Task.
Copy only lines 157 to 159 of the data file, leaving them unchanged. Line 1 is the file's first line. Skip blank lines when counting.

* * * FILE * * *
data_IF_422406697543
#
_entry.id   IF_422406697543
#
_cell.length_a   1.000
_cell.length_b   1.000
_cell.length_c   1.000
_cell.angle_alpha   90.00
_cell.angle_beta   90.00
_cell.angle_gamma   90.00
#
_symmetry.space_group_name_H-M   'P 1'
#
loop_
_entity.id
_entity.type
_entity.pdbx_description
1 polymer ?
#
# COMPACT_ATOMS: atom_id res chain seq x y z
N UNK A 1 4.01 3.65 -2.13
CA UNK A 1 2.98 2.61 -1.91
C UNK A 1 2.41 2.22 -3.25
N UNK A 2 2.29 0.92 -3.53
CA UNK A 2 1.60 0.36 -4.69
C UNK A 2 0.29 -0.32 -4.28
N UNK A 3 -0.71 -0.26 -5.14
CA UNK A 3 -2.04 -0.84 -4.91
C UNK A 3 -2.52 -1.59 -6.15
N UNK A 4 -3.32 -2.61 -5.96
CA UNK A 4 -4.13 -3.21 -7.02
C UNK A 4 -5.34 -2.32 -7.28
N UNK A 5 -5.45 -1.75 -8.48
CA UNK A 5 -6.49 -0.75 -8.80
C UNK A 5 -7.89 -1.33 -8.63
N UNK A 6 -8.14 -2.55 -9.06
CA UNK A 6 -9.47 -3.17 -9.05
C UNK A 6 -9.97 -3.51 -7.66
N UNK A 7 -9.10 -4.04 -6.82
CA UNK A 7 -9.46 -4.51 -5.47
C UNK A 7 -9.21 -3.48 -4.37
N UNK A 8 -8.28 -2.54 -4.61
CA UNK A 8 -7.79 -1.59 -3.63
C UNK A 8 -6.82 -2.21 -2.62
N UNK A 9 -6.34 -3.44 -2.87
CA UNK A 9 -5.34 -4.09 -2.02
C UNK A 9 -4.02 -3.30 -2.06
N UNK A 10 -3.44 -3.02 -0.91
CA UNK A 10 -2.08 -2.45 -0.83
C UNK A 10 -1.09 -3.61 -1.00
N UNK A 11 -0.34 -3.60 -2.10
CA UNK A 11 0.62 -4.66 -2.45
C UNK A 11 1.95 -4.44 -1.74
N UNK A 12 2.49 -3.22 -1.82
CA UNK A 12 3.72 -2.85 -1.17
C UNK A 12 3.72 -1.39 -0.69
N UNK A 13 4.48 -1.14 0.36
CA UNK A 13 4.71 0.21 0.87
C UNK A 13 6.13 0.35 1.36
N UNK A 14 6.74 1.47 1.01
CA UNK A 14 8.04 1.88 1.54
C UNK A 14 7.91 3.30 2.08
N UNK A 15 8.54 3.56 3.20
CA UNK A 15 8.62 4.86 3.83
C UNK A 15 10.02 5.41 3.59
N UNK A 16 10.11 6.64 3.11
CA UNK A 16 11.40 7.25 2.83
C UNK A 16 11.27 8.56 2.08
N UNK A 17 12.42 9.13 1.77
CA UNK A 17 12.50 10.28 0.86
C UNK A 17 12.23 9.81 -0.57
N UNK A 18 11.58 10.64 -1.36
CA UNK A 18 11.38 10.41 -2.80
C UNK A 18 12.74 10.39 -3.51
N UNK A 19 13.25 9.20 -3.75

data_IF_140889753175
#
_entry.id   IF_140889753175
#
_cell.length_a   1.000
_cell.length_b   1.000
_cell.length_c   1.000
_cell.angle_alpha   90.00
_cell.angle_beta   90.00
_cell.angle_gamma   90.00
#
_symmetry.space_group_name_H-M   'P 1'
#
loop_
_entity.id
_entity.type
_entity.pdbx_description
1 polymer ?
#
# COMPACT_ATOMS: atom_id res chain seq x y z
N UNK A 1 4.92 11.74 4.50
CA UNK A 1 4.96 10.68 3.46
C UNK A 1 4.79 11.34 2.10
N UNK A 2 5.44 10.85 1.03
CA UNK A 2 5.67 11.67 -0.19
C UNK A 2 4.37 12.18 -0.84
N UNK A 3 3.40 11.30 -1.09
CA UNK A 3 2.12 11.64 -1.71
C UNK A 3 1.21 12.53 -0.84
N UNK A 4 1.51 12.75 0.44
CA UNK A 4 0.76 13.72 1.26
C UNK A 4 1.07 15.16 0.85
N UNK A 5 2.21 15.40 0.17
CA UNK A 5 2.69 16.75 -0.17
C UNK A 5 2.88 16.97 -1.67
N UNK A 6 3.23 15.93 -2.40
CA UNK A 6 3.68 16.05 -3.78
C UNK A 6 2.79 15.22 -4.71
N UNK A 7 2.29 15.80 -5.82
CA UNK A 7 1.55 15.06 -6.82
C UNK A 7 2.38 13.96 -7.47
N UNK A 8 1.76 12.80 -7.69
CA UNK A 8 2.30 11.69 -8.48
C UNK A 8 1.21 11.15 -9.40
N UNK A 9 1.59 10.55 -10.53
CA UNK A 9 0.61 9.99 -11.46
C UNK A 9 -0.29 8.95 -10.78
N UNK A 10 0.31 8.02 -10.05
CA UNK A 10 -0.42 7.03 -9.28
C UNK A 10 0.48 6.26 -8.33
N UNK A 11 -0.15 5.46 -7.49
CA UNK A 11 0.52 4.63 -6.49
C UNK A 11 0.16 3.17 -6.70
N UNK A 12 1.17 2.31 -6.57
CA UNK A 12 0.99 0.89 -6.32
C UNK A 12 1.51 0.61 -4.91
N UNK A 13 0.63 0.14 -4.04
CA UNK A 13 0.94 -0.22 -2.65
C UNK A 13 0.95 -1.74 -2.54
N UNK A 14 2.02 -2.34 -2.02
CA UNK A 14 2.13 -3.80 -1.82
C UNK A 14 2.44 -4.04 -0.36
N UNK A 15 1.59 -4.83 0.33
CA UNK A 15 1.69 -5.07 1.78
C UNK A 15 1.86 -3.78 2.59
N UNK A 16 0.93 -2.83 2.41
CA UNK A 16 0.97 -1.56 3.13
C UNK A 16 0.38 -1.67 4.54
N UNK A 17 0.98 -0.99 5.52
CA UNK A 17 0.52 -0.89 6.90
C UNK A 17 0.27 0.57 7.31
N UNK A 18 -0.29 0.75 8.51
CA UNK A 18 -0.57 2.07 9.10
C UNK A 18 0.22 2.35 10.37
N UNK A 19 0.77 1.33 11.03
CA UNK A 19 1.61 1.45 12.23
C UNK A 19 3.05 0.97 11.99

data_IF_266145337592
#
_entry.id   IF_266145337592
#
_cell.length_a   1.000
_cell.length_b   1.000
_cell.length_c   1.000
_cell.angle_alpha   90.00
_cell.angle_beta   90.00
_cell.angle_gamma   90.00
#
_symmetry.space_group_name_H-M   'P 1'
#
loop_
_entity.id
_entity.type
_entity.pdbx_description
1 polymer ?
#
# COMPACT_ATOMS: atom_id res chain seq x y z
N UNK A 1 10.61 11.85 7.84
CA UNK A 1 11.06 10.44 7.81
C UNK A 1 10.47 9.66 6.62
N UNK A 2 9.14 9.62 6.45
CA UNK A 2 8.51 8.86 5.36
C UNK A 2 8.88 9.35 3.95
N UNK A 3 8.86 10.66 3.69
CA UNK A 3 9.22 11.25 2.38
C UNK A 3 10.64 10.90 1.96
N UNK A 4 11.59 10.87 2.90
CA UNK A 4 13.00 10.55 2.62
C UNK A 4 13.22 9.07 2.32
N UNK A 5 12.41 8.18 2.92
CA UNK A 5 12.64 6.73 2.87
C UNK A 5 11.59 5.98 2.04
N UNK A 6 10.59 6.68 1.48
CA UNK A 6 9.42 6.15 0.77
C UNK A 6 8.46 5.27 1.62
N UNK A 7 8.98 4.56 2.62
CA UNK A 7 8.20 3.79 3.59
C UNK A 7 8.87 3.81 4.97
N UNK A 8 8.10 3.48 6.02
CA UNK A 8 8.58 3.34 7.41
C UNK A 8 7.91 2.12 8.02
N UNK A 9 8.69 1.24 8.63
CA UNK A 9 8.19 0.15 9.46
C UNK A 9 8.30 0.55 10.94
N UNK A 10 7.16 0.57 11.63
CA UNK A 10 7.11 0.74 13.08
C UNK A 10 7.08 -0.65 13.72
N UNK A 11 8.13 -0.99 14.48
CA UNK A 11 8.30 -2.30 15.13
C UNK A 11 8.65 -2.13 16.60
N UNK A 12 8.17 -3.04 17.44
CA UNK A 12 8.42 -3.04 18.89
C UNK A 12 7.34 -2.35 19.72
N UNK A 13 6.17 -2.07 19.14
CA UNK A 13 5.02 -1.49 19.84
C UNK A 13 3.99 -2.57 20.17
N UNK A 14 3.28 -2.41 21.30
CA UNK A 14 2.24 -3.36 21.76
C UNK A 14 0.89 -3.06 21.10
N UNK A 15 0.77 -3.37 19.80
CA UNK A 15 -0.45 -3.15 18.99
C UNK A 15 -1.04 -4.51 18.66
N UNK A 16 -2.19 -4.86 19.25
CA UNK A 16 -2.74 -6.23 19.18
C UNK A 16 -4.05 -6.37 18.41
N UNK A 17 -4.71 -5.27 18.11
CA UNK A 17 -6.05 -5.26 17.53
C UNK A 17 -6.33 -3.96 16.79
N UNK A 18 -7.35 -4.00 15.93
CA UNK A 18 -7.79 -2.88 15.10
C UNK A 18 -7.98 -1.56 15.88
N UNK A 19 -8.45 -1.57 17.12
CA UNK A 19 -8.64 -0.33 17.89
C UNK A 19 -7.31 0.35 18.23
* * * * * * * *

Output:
_cell.length_a   1.000
_cell.length_b   1.000
_cell.length_c   1.000